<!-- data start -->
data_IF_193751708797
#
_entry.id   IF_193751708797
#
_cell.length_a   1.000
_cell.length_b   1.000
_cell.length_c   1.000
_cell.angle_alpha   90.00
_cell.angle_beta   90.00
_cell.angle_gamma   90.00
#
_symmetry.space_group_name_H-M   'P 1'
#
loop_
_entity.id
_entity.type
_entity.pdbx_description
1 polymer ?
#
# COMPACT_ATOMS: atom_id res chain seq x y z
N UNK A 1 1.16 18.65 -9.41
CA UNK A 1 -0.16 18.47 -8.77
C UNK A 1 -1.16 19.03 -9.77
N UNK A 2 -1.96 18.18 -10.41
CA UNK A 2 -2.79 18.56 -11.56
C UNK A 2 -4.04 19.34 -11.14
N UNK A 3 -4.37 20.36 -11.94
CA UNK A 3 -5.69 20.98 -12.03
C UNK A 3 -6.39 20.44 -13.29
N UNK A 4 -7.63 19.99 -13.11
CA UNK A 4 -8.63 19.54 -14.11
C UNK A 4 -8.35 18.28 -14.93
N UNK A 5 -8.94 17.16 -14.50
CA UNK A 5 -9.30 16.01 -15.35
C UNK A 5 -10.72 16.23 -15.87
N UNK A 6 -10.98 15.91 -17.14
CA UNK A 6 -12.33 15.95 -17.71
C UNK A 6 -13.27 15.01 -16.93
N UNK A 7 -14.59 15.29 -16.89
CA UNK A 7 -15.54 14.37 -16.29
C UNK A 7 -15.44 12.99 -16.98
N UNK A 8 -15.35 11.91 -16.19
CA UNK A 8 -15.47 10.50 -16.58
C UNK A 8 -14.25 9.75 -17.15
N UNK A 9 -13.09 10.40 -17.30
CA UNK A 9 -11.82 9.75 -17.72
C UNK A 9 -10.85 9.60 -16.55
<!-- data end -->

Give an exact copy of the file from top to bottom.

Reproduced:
data_IF_193751708797
#
_entry.id   IF_193751708797
#
_cell.length_a   1.000
_cell.length_b   1.000
_cell.length_c   1.000
_cell.angle_alpha   90.00
_cell.angle_beta   90.00
_cell.angle_gamma   90.00
#
_symmetry.space_group_name_H-M   'P 1'
#
loop_
_entity.id
_entity.type
_entity.pdbx_description
1 polymer ?
#
# COMPACT_ATOMS: atom_id res chain seq x y z
N UNK A 1 1.16 18.65 -9.41
CA UNK A 1 -0.16 18.47 -8.77
C UNK A 1 -1.16 19.03 -9.77
N UNK A 2 -1.96 18.18 -10.41
CA UNK A 2 -2.79 18.56 -11.56
C UNK A 2 -4.04 19.34 -11.14
N UNK A 3 -4.37 20.36 -11.94
CA UNK A 3 -5.69 20.98 -12.03
C UNK A 3 -6.39 20.44 -13.29
N UNK A 4 -7.63 19.99 -13.11
CA UNK A 4 -8.63 19.54 -14.11
C UNK A 4 -8.35 18.28 -14.93
N UNK A 5 -8.94 17.16 -14.50
CA UNK A 5 -9.30 16.01 -15.35
C UNK A 5 -10.72 16.23 -15.87
N UNK A 6 -10.98 15.91 -17.14
CA UNK A 6 -12.33 15.95 -17.71
C UNK A 6 -13.27 15.01 -16.93
N UNK A 7 -14.59 15.29 -16.89
CA UNK A 7 -15.54 14.37 -16.29
C UNK A 7 -15.44 12.99 -16.98
N UNK A 8 -15.35 11.91 -16.19
CA UNK A 8 -15.47 10.50 -16.58
C UNK A 8 -14.25 9.75 -17.15
N UNK A 9 -13.09 10.40 -17.30
CA UNK A 9 -11.82 9.75 -17.72
C UNK A 9 -10.85 9.60 -16.55